from the drms-race dept
The recent saga of Denuvo DRM has been fairly fast moving as these things go. Once thought to be the DRM unicorn that video game makers had dreamed of for years, the time it took for cracks to be released for Denuvo-protected games shrunk to months, then weeks, and finally days. It seemed for all the world like Denuvo was destined for the grave.
But these things don't always progress in linear fashion. The recently released Bioware title Mass Effect: Andromeda was patched recently for a variety of gameplay functions. Unheralded in the patch notes was the updated version of Denuvo included within it. That updated version appears to be setting back cracking groups, forcing Mass Effect pirates into using the older, pre-patched version of the game.
The CPY collective released a crack for version 1.04 of Mass Effect: Andromeda just ten days after its release, making it the latest in a long string ofgames to see its previously unbreakable Denuvo anti-tamper technology quickly crumble. But after last week's version 1.05 update to the game, Reddit user NTStatus noticed that the game's executable now includes a new reference to an "InjectableGTPSteam.pdb" file.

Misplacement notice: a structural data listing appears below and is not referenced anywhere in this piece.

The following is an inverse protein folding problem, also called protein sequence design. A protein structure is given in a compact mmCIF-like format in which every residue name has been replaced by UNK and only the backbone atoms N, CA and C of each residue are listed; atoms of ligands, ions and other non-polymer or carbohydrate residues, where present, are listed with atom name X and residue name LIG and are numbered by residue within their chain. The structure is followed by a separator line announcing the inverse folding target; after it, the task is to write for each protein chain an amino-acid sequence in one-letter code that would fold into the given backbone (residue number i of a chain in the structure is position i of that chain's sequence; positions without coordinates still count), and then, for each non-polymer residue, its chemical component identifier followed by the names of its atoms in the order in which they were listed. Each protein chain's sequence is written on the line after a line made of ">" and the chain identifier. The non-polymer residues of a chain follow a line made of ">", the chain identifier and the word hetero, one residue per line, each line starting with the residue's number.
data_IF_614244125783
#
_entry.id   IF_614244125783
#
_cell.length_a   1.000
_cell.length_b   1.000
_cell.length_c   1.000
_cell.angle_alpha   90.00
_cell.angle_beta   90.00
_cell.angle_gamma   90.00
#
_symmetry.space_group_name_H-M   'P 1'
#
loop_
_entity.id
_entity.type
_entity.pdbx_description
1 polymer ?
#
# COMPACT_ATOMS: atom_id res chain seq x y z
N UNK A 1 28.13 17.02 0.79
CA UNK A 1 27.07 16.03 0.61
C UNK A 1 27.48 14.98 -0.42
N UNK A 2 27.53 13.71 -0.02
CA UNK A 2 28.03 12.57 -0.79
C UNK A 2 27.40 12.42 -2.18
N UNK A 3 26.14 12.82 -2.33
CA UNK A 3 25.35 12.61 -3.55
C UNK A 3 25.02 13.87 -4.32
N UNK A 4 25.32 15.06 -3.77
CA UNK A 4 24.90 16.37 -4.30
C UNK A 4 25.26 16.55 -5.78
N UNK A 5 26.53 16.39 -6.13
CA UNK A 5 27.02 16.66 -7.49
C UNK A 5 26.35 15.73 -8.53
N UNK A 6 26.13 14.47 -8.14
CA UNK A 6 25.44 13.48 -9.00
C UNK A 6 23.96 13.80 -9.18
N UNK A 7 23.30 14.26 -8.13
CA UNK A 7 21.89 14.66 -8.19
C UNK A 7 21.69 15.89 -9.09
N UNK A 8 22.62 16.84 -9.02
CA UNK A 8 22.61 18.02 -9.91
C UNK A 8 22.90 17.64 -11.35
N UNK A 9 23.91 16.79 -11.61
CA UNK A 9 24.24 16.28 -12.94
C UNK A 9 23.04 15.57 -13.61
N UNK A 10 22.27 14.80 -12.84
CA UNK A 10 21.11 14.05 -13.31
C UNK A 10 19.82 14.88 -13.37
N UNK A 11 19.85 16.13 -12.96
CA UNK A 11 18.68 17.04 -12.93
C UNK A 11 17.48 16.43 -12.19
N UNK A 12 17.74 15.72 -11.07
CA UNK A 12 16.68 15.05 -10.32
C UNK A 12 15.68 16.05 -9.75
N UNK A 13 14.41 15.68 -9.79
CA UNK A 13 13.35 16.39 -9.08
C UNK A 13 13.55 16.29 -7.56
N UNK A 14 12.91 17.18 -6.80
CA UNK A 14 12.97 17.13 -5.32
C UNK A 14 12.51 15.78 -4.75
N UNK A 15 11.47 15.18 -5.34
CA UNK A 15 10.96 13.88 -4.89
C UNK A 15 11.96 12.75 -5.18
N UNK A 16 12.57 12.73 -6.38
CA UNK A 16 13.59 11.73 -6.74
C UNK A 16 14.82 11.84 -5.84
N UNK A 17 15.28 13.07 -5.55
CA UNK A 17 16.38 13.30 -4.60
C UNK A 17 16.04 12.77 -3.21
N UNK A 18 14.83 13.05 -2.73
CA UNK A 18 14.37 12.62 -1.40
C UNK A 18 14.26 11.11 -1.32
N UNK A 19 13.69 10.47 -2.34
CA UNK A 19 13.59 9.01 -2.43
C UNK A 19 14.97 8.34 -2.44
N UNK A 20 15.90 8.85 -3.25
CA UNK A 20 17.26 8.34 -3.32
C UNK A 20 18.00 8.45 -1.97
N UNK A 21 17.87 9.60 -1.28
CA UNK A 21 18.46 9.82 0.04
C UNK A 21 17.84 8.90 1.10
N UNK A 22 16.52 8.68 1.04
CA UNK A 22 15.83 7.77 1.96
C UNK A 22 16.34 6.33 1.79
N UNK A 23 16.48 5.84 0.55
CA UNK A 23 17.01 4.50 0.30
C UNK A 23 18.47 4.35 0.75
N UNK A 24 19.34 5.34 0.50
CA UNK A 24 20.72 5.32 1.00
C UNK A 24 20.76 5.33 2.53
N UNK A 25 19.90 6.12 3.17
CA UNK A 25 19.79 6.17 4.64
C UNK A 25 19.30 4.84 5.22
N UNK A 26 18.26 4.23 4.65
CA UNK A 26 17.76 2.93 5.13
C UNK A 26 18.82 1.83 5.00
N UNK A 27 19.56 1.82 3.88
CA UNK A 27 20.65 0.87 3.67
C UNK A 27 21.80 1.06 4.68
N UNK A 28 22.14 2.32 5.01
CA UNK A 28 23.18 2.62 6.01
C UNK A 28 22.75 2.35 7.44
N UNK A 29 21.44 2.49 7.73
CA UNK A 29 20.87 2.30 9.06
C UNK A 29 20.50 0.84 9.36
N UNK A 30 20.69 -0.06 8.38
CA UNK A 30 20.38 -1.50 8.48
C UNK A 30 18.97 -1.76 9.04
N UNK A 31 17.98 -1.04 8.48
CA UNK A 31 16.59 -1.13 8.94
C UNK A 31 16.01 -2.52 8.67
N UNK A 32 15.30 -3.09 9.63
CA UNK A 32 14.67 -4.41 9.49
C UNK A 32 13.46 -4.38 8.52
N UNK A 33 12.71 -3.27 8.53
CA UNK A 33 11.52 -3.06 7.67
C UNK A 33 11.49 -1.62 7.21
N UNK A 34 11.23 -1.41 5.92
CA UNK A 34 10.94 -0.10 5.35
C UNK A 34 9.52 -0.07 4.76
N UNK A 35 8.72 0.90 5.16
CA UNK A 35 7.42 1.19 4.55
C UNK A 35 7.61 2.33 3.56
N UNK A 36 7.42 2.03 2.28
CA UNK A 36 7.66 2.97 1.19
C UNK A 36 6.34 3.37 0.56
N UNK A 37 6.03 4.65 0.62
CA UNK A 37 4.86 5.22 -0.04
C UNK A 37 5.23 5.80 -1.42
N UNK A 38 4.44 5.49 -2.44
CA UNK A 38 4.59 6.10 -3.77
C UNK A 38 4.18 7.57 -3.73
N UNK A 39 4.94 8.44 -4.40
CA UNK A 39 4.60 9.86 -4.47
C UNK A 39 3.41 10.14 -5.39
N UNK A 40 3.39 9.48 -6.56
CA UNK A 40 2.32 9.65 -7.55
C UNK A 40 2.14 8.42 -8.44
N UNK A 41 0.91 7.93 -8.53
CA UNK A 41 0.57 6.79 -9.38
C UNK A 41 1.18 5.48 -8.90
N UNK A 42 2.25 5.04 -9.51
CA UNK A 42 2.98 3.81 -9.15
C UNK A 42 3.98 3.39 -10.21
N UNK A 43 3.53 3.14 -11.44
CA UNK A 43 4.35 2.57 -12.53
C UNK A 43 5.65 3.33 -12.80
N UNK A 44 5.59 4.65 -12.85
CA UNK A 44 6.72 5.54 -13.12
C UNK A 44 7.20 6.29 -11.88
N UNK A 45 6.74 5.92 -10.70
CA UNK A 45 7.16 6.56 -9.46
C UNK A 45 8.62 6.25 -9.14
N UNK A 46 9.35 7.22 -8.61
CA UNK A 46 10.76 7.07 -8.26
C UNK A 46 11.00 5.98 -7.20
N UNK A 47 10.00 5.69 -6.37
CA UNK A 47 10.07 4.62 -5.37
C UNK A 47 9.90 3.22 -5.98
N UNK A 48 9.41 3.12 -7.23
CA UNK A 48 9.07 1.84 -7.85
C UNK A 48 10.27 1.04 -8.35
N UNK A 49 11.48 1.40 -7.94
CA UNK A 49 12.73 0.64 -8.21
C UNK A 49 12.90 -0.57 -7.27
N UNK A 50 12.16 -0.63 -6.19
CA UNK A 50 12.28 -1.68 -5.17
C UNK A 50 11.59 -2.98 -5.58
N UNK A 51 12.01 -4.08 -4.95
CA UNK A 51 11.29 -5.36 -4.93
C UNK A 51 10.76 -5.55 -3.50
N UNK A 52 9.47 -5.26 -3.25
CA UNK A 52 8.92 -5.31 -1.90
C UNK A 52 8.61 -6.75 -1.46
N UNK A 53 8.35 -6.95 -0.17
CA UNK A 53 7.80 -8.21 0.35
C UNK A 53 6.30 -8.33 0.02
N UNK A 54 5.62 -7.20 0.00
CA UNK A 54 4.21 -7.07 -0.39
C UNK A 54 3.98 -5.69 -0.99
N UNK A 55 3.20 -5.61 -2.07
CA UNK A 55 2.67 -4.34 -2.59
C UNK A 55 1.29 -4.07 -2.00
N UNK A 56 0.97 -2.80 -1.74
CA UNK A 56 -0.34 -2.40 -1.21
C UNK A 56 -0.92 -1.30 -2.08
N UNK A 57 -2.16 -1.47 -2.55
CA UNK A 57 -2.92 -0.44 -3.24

That same file path can be found in games like Dead Rising 4, 2Dark, and Nier: Automata, recently released titles known to use a revamped version of Denuvo, which launched in February and has yet to be cracked. Games like For Honor and Sniper Elite 4 are now approaching two months on the market with this new and improved Denuvo protection intact, showing that Denuvo's latest volley in the battle against piracy seems to be holding for now.
No sane observer expected the Denuvo folks to simply admit defeat and lay down their arms. It was obvious from the outset that the DRM would be updated in an attempt to stave off the cracking groups that had previously turned the security software into so much Swiss cheese. But it's equally obvious that this is an arms race that will continue on the other side as well, making it ultimately a losing proposition. On a long enough timeline, DRM fails. Always. Even game developers and the DRM makers themselves admit as much, with much of the focus and reasoning for using DRM at all turning on the axis of the pivotal early release sales window for games. The reason why the Denuvo stories from months past were so problematic is that a cracking time of mere days destroys that rationale for using DRM. The updated version restores that rationale... for now.
Meanwhile, it's worth repeating that other game developers are embracing better ways to attract both fans and money, typically in the form of fostering bonding connections with fans that keep them from wanting to play great games for free without compensating the creators. It's not as though examples don't abound of DRM-less games raking in huge amounts of money. They do, which makes one shake their head at the DRM arms race all the more.